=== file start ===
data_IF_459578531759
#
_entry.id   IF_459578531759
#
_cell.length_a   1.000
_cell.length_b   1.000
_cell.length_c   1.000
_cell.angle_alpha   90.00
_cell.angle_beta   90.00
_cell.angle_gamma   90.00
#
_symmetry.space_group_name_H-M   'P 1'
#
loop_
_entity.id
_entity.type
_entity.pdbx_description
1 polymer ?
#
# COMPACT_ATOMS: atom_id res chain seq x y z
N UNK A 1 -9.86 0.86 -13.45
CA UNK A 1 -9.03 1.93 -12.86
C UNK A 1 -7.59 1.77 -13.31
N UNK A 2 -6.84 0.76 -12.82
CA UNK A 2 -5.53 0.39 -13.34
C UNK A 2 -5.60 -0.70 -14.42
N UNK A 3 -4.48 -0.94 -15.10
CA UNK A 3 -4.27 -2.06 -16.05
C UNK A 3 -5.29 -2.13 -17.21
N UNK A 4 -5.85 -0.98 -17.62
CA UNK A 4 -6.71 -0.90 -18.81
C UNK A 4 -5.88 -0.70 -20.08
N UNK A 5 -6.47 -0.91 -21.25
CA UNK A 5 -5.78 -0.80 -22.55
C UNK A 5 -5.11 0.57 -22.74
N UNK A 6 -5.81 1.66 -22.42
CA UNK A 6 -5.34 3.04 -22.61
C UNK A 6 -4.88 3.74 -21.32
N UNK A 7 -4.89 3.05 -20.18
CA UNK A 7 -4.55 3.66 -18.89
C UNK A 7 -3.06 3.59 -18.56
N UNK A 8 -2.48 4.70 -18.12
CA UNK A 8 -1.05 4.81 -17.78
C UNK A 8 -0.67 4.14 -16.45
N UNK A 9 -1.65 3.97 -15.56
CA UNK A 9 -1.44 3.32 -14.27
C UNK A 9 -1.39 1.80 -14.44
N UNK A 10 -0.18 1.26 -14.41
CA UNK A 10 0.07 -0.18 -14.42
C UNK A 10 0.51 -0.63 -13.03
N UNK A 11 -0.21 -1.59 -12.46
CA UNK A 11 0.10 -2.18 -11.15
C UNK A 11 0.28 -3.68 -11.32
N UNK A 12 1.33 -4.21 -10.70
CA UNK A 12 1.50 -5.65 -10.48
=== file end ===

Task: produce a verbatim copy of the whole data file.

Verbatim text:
data_IF_459578531759
#
_entry.id   IF_459578531759
#
_cell.length_a   1.000
_cell.length_b   1.000
_cell.length_c   1.000
_cell.angle_alpha   90.00
_cell.angle_beta   90.00
_cell.angle_gamma   90.00
#
_symmetry.space_group_name_H-M   'P 1'
#
loop_
_entity.id
_entity.type
_entity.pdbx_description
1 polymer ?
#
# COMPACT_ATOMS: atom_id res chain seq x y z
N UNK A 1 -9.86 0.86 -13.45
CA UNK A 1 -9.03 1.93 -12.86
C UNK A 1 -7.59 1.77 -13.31
N UNK A 2 -6.84 0.76 -12.82
CA UNK A 2 -5.53 0.39 -13.34
C UNK A 2 -5.60 -0.70 -14.42
N UNK A 3 -4.48 -0.94 -15.10
CA UNK A 3 -4.27 -2.06 -16.05
C UNK A 3 -5.29 -2.13 -17.21
N UNK A 4 -5.85 -0.98 -17.62
CA UNK A 4 -6.71 -0.90 -18.81
C UNK A 4 -5.88 -0.70 -20.08
N UNK A 5 -6.47 -0.91 -21.25
CA UNK A 5 -5.78 -0.80 -22.55
C UNK A 5 -5.11 0.57 -22.74
N UNK A 6 -5.81 1.66 -22.42
CA UNK A 6 -5.34 3.04 -22.61
C UNK A 6 -4.88 3.74 -21.32
N UNK A 7 -4.89 3.05 -20.18
CA UNK A 7 -4.55 3.66 -18.89
C UNK A 7 -3.06 3.59 -18.56
N UNK A 8 -2.48 4.70 -18.12
CA UNK A 8 -1.05 4.81 -17.78
C UNK A 8 -0.67 4.14 -16.45
N UNK A 9 -1.65 3.97 -15.56
CA UNK A 9 -1.44 3.32 -14.27
C UNK A 9 -1.39 1.80 -14.44
N UNK A 10 -0.18 1.26 -14.41
CA UNK A 10 0.07 -0.18 -14.42
C UNK A 10 0.51 -0.63 -13.03
N UNK A 11 -0.21 -1.59 -12.46
CA UNK A 11 0.10 -2.18 -11.15
C UNK A 11 0.28 -3.68 -11.32
N UNK A 12 1.33 -4.21 -10.70
CA UNK A 12 1.50 -5.65 -10.48